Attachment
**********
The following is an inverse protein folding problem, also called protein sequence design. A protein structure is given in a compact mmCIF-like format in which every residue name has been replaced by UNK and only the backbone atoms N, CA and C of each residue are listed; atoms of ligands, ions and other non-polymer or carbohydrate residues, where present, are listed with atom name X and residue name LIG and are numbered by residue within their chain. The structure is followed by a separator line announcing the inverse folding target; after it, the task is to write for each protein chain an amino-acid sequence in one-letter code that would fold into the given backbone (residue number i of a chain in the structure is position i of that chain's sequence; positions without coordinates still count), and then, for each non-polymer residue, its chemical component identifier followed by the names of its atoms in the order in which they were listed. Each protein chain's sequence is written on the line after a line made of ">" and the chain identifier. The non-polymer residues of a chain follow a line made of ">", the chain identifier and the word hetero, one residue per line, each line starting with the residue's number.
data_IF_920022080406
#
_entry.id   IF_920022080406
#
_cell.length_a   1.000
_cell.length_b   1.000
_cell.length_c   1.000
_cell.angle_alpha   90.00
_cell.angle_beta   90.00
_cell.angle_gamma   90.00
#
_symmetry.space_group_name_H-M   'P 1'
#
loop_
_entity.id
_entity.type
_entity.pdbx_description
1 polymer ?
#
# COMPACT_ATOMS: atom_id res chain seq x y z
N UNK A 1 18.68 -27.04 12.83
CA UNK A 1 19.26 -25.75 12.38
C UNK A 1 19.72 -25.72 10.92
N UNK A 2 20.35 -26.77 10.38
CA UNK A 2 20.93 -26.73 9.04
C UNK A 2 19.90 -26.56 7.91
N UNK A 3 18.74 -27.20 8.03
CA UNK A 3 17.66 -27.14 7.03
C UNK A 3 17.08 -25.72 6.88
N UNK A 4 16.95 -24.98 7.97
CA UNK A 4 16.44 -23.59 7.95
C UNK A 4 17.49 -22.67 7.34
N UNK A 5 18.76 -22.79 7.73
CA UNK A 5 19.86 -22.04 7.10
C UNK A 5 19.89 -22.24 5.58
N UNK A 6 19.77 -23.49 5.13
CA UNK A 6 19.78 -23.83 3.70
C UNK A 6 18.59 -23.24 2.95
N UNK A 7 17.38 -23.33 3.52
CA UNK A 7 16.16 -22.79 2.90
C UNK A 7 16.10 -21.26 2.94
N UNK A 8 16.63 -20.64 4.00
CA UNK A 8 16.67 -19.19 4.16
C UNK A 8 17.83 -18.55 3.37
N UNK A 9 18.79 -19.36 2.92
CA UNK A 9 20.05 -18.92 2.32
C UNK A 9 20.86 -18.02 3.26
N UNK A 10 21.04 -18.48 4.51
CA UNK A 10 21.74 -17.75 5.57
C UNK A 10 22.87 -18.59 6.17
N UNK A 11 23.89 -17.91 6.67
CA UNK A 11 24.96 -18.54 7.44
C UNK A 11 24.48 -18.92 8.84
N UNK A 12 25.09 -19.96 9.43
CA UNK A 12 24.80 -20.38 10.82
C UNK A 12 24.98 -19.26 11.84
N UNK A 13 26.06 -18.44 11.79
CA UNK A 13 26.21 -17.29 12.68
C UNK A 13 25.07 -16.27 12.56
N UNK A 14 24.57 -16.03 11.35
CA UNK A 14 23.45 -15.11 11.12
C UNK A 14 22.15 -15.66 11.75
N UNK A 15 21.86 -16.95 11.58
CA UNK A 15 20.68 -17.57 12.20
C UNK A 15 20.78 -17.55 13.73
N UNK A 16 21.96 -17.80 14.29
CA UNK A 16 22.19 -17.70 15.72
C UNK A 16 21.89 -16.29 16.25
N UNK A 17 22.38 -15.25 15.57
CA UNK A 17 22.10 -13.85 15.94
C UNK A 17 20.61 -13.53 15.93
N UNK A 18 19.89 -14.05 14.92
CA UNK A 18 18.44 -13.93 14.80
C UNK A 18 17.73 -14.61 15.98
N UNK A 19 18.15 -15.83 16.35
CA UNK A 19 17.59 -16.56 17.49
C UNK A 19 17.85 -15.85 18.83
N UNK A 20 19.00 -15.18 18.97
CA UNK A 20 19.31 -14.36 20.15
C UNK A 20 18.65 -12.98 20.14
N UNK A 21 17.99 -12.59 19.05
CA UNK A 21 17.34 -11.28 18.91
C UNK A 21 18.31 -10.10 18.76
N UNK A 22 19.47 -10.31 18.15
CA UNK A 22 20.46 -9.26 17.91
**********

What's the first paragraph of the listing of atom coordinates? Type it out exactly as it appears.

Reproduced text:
The following is an inverse protein folding problem, also called protein sequence design. A protein structure is given in a compact mmCIF-like format in which every residue name has been replaced by UNK and only the backbone atoms N, CA and C of each residue are listed; atoms of ligands, ions and other non-polymer or carbohydrate residues, where present, are listed with atom name X and residue name LIG and are numbered by residue within their chain. The structure is followed by a separator line announcing the inverse folding target; after it, the task is to write for each protein chain an amino-acid sequence in one-letter code that would fold into the given backbone (residue number i of a chain in the structure is position i of that chain's sequence; positions without coordinates still count), and then, for each non-polymer residue, its chemical component identifier followed by the names of its atoms in the order in which they were listed. Each protein chain's sequence is written on the line after a line made of ">" and the chain identifier. The non-polymer residues of a chain follow a line made of ">", the chain identifier and the word hetero, one residue per line, each line starting with the residue's number.